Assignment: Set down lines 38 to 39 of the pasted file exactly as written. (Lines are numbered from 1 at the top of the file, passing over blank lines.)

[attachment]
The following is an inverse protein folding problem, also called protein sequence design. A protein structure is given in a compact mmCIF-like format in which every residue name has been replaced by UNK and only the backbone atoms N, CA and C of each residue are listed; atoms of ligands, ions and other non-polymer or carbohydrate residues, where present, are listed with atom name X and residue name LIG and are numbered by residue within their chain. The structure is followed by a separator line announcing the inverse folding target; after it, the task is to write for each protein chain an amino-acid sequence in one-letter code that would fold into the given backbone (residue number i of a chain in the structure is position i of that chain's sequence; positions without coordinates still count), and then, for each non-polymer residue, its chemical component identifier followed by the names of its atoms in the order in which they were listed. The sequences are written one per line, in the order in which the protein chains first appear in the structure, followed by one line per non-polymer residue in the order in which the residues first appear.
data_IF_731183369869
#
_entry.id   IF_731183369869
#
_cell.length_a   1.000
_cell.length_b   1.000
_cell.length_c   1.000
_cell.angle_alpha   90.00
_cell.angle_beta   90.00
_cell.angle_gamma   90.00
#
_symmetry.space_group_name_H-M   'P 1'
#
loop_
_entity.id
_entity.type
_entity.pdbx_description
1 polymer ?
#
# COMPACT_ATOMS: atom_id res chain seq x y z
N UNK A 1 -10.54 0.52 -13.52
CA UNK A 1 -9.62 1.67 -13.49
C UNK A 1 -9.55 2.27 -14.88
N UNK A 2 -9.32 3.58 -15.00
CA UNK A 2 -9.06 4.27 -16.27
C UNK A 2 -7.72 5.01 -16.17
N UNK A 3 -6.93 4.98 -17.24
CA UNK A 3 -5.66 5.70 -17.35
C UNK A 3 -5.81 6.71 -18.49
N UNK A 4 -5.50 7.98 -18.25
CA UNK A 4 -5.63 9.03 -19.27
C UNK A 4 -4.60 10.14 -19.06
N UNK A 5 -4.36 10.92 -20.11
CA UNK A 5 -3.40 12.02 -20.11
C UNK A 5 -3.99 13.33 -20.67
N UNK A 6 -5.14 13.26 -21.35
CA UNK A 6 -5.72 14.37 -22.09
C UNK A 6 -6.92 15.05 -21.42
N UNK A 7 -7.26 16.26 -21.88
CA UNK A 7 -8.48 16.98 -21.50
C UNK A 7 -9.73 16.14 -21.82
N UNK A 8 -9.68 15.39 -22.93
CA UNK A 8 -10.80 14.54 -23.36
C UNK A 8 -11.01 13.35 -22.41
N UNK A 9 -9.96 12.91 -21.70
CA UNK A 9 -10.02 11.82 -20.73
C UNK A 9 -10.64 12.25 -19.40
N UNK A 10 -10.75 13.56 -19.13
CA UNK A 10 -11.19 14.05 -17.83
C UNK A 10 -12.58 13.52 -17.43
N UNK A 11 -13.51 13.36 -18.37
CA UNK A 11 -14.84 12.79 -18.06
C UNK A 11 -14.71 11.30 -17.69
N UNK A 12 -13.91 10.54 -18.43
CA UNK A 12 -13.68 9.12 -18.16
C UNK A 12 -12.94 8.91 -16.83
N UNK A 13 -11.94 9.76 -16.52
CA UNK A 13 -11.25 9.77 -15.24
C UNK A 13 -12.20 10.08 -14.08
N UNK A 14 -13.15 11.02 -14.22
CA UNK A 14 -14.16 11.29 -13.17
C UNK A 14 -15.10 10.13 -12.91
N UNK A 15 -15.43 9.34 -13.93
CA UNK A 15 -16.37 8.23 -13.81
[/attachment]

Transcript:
CA UNK A 6 -5.72 14.37 -22.09
C UNK A 6 -6.92 15.05 -21.42